Oil and gas producers have branded the UK one of the most “fiscally unstable” regimes in which to do business, as chancellor Jeremy Hunt examines a further increase in windfall taxes on fossil fuel companies.
In a letter seen by the Financial Times, an industry group representing 20 British oil and gas companies — including top-10 producers Harbour Energy, Ithaca Energy and Neo Energy — told Hunt that higher windfall taxes would put at risk the sector’s “appetite and financial ability” to invest in new projects.
Hunt is assessing a five percentage point increase in the energy profits levy (EPL) to 30 per cent as he seeks to find up to £54bn of savings ahead of the Autumn Statement on November 17.
The EPL was introduced by then chancellor Rishi Sunak in May this year, raising the oil and gas sector’s headline rate of tax to 65 per cent from 40 per cent. The levy is due to expire at the end of 2025, but Hunt is also looking at extending it until 2028.
In its letter, the Association of British Independent Exploration Companies (Brindex) said the EPL had “already created long-lasting fiscal uncertainty and elevated the UK to one of the most fiscally unstable and complex regimes to do business in”.
“Yet another change to the tax regime, in just a matter of months, would be disastrous to the sector,” Robin Allan, Brindex’s chair, wrote, adding that uncertainty about what would be announced on November 17 was “helping drive investment out of the UK”.
A number of western governments, including the US and in Europe, have threatened or announced higher taxes on oil and gas producers, which have reported bumper profits on the back of a surge in commodity prices following Russia’s invasion of Ukraine.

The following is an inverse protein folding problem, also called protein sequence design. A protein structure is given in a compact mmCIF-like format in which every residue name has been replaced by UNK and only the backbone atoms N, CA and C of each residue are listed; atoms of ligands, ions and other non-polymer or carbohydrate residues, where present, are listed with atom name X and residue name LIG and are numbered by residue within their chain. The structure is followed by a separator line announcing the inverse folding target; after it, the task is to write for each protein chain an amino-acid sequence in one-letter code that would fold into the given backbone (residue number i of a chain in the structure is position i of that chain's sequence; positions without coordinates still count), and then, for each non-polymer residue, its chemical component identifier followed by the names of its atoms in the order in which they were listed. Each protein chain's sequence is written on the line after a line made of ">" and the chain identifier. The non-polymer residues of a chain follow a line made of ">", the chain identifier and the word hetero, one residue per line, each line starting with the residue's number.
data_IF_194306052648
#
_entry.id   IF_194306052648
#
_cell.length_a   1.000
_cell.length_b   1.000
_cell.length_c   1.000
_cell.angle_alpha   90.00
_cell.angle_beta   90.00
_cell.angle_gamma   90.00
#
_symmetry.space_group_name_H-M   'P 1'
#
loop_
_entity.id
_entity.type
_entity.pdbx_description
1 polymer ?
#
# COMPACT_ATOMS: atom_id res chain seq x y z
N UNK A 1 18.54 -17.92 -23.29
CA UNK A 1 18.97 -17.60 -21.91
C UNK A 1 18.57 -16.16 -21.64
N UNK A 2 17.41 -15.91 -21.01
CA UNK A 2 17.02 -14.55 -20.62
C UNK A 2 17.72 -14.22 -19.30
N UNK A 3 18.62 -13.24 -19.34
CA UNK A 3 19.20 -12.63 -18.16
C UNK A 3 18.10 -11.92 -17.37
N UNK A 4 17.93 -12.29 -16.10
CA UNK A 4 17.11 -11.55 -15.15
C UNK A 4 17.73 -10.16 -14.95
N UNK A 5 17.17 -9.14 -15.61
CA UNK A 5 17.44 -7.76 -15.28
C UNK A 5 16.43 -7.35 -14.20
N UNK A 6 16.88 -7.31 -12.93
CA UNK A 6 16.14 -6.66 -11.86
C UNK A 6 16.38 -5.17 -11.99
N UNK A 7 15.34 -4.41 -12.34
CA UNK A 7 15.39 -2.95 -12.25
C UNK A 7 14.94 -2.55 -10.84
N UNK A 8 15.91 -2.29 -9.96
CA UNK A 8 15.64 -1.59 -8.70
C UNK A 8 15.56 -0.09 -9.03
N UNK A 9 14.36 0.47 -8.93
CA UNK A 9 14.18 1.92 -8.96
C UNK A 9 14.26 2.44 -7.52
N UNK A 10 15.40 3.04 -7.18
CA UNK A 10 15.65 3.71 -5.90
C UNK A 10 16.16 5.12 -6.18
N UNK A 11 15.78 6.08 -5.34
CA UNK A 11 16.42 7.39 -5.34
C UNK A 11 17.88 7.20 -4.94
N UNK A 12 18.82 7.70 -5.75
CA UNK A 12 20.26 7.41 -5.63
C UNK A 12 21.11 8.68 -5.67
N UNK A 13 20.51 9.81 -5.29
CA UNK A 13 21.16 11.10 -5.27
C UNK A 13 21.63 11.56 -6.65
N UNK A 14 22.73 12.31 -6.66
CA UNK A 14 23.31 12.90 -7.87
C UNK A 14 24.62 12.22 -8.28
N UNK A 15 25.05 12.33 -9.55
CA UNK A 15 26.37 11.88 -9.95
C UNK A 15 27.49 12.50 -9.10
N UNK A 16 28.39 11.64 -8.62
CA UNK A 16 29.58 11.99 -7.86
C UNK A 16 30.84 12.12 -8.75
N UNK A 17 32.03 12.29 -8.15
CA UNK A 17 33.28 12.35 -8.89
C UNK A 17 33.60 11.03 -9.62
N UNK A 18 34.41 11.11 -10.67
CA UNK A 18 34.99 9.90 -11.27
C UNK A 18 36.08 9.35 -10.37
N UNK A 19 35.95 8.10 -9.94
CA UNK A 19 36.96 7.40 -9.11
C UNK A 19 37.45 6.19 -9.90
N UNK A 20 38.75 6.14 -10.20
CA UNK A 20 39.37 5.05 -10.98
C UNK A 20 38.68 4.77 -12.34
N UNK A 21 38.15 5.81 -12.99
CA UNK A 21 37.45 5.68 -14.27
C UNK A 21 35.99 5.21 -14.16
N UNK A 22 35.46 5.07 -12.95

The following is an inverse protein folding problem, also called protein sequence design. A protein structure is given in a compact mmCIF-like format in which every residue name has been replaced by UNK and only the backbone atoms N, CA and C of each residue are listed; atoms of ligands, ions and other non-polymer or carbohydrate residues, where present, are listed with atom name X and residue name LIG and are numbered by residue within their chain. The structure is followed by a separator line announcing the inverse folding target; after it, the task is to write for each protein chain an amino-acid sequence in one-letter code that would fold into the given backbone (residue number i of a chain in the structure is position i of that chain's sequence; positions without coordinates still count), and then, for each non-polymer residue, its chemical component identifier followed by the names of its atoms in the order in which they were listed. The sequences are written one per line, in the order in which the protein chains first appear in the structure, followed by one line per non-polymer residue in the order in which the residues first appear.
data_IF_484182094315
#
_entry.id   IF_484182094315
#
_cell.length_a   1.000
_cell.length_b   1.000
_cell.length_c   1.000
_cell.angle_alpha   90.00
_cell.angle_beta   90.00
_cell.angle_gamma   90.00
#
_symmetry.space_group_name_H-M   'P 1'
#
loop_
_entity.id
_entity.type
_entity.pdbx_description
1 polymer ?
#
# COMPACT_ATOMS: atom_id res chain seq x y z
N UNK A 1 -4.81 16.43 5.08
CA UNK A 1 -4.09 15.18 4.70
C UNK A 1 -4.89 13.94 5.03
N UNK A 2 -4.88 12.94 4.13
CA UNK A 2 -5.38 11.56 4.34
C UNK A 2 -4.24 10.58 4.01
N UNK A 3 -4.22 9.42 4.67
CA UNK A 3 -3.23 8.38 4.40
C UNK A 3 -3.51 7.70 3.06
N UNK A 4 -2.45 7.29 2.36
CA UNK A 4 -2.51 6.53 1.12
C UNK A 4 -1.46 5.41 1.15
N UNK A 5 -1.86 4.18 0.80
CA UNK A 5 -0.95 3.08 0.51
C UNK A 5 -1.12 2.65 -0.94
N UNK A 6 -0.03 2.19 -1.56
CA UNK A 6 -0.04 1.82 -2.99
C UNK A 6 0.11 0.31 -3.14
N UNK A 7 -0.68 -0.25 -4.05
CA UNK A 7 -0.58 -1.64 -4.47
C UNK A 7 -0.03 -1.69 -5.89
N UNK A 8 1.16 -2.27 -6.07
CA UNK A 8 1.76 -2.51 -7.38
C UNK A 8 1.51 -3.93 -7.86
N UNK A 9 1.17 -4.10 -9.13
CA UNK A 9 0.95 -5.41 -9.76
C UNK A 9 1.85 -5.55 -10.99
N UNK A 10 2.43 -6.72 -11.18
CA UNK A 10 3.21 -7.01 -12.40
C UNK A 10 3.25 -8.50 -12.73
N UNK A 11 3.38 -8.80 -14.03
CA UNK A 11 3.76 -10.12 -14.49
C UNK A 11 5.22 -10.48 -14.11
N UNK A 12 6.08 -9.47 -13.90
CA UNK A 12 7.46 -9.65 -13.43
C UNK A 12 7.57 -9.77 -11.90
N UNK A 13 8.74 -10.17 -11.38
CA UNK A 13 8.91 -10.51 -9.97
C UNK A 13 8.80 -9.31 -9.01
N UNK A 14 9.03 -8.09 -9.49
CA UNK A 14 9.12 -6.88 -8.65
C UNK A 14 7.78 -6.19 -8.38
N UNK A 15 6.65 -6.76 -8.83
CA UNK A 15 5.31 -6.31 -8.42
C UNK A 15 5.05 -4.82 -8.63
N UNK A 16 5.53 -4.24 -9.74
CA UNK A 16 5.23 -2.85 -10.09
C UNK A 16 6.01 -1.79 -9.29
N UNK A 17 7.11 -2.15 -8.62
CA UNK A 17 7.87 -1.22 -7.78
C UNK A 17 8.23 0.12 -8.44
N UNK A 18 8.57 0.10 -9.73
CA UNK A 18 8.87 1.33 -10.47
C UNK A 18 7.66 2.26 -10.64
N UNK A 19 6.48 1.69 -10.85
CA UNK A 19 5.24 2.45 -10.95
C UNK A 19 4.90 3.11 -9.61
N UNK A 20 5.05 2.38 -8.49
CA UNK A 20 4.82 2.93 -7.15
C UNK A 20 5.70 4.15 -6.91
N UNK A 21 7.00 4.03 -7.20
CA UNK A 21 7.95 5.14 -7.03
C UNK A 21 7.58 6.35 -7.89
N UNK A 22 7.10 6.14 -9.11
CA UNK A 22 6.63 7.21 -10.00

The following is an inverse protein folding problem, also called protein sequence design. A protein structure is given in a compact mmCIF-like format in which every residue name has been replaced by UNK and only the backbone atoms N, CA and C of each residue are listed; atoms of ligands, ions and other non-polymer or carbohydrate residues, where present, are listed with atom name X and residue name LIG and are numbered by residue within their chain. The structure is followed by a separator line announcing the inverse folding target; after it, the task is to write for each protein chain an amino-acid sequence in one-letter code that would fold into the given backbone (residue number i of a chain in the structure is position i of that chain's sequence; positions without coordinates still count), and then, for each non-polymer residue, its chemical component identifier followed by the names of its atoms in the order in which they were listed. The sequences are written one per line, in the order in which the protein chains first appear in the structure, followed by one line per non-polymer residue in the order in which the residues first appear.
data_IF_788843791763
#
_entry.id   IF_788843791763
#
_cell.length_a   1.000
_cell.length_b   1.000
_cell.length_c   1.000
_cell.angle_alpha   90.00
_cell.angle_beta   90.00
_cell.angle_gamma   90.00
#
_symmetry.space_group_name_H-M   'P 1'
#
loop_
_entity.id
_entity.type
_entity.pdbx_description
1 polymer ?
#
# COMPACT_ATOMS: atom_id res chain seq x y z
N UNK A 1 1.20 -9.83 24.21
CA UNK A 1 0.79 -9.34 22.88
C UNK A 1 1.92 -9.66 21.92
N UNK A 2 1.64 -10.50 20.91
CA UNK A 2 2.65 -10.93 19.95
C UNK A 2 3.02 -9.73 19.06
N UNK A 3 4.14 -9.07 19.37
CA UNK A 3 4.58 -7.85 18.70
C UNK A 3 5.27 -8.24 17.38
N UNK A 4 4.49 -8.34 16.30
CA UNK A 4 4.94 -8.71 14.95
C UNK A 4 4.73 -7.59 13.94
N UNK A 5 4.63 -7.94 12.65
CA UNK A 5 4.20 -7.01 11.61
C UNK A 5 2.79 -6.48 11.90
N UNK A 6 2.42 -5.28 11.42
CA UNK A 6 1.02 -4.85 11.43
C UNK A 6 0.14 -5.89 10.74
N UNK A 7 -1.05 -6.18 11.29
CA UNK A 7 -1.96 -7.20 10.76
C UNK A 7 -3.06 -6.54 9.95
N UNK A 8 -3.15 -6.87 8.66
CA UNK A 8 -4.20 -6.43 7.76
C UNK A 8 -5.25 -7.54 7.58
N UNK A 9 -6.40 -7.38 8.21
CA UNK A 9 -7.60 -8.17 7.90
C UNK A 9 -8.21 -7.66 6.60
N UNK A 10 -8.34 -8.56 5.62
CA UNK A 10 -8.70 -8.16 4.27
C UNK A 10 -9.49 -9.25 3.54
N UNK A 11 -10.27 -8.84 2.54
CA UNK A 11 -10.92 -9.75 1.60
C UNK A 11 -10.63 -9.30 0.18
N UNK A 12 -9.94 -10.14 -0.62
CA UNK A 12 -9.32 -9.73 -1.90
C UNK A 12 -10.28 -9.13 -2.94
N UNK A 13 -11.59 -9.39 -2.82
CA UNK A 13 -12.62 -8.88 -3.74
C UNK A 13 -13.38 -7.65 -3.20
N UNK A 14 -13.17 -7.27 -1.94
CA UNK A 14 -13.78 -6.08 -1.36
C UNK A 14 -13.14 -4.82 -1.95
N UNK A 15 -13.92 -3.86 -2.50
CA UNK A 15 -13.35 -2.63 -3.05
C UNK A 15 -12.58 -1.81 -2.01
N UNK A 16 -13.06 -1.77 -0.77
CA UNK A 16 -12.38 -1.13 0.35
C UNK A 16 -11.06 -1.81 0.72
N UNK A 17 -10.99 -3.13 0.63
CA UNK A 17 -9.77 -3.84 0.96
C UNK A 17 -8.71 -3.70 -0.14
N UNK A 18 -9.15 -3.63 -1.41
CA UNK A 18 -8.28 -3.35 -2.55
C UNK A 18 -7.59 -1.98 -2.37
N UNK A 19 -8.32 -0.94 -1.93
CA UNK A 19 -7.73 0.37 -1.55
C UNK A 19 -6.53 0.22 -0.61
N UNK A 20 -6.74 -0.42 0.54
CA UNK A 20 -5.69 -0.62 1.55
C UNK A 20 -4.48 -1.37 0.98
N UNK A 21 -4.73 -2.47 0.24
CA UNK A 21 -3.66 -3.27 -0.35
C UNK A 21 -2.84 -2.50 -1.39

But the UK government is in a difficult position: it is simultaneously asking oil and gas groups to boost production in the North Sea to bolster domestic energy security, and faces a backlash from some of those groups as it weighs uprating and extending the EPL after just six months.
Some oil majors, such as Royal Dutch Shell, have acknowledged they must play their part in easing cost of living crises.
But Allan said Brindex’s members were “disproportionately” affected by the EPL, as they lacked the majors’ global reach as well as large, highly profitable trading arms that are not affected by the windfall tax.
The influence of smaller oil and gas producers, often backed by private equity firms, that Brindex represents has increased over the past eight years as majors have sold out of the mature North Sea or shrunk their portfolios to focus on lower-cost regions.
Brindex’s members also include Serica Energy, which is responsible for 5 per cent of the gas produced in the UK per year.
Allan urged Hunt not to water down a generous investment allowance introduced by Sunak in May, which allows companies to access an overall 91p tax saving for every £1 they invest in UK fossil fuel projects.
“Any changes to the availability and rate of the investment allowance would be yet another blow to the sector’s already weakened confidence in the UK tax regime,” he wrote.
The Treasury did not immediately respond to a request for comment.